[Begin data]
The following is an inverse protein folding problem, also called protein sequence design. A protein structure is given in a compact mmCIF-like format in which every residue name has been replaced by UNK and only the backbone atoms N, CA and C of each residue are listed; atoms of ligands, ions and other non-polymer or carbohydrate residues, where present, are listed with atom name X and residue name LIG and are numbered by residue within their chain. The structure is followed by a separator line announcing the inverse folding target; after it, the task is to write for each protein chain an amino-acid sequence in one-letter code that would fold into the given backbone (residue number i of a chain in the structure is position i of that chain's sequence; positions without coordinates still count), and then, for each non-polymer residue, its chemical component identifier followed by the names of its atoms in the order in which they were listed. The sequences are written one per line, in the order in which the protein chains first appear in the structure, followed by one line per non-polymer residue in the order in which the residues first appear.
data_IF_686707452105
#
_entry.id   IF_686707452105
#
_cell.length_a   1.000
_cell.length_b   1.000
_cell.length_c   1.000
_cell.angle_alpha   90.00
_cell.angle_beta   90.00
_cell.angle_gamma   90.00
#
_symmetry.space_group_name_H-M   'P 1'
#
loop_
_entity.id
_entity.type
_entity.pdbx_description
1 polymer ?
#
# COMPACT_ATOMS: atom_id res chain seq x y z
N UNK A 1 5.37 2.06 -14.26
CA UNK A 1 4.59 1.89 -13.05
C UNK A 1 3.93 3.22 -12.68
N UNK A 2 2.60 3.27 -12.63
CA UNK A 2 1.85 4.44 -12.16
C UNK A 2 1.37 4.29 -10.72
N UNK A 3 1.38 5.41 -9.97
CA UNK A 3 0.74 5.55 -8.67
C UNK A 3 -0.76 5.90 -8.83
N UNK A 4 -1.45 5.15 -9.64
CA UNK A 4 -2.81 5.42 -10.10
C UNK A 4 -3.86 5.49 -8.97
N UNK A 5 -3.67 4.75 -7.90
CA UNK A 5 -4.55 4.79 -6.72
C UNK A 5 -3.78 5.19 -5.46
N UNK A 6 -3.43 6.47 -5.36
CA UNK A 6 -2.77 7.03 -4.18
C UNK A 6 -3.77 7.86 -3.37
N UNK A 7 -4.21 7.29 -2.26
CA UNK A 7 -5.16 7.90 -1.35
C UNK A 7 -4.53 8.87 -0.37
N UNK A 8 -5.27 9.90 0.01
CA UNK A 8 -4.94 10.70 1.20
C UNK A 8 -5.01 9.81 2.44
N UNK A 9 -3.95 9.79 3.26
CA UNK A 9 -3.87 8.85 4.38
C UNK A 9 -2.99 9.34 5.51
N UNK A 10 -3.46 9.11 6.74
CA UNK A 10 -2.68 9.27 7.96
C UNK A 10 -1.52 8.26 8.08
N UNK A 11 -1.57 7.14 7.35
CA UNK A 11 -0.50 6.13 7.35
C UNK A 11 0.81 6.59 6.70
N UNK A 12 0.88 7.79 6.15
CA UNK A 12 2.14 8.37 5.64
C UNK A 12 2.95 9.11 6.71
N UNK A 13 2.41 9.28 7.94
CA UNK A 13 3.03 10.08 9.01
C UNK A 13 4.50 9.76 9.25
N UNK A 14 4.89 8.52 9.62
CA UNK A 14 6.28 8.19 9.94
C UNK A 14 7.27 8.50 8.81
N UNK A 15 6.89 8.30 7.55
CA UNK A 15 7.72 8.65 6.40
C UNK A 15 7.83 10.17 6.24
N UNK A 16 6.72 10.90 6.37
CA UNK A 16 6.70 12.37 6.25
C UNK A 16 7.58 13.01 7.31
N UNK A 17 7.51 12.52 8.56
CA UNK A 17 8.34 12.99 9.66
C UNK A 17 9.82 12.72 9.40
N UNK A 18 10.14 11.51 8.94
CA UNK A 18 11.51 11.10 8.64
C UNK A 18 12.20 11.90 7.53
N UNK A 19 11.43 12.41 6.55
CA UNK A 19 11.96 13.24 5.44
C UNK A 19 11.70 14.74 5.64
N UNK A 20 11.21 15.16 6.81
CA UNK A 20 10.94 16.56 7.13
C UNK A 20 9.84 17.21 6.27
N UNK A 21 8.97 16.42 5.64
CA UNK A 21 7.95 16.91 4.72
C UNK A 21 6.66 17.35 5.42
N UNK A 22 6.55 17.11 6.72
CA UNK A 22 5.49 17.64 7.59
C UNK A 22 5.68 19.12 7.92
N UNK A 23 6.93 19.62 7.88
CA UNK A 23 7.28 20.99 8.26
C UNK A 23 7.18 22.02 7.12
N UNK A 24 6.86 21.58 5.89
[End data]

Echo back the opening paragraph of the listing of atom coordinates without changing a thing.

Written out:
The following is an inverse protein folding problem, also called protein sequence design. A protein structure is given in a compact mmCIF-like format in which every residue name has been replaced by UNK and only the backbone atoms N, CA and C of each residue are listed; atoms of ligands, ions and other non-polymer or carbohydrate residues, where present, are listed with atom name X and residue name LIG and are numbered by residue within their chain. The structure is followed by a separator line announcing the inverse folding target; after it, the task is to write for each protein chain an amino-acid sequence in one-letter code that would fold into the given backbone (residue number i of a chain in the structure is position i of that chain's sequence; positions without coordinates still count), and then, for each non-polymer residue, its chemical component identifier followed by the names of its atoms in the order in which they were listed. The sequences are written one per line, in the order in which the protein chains first appear in the structure, followed by one line per non-polymer residue in the order in which the residues first appear.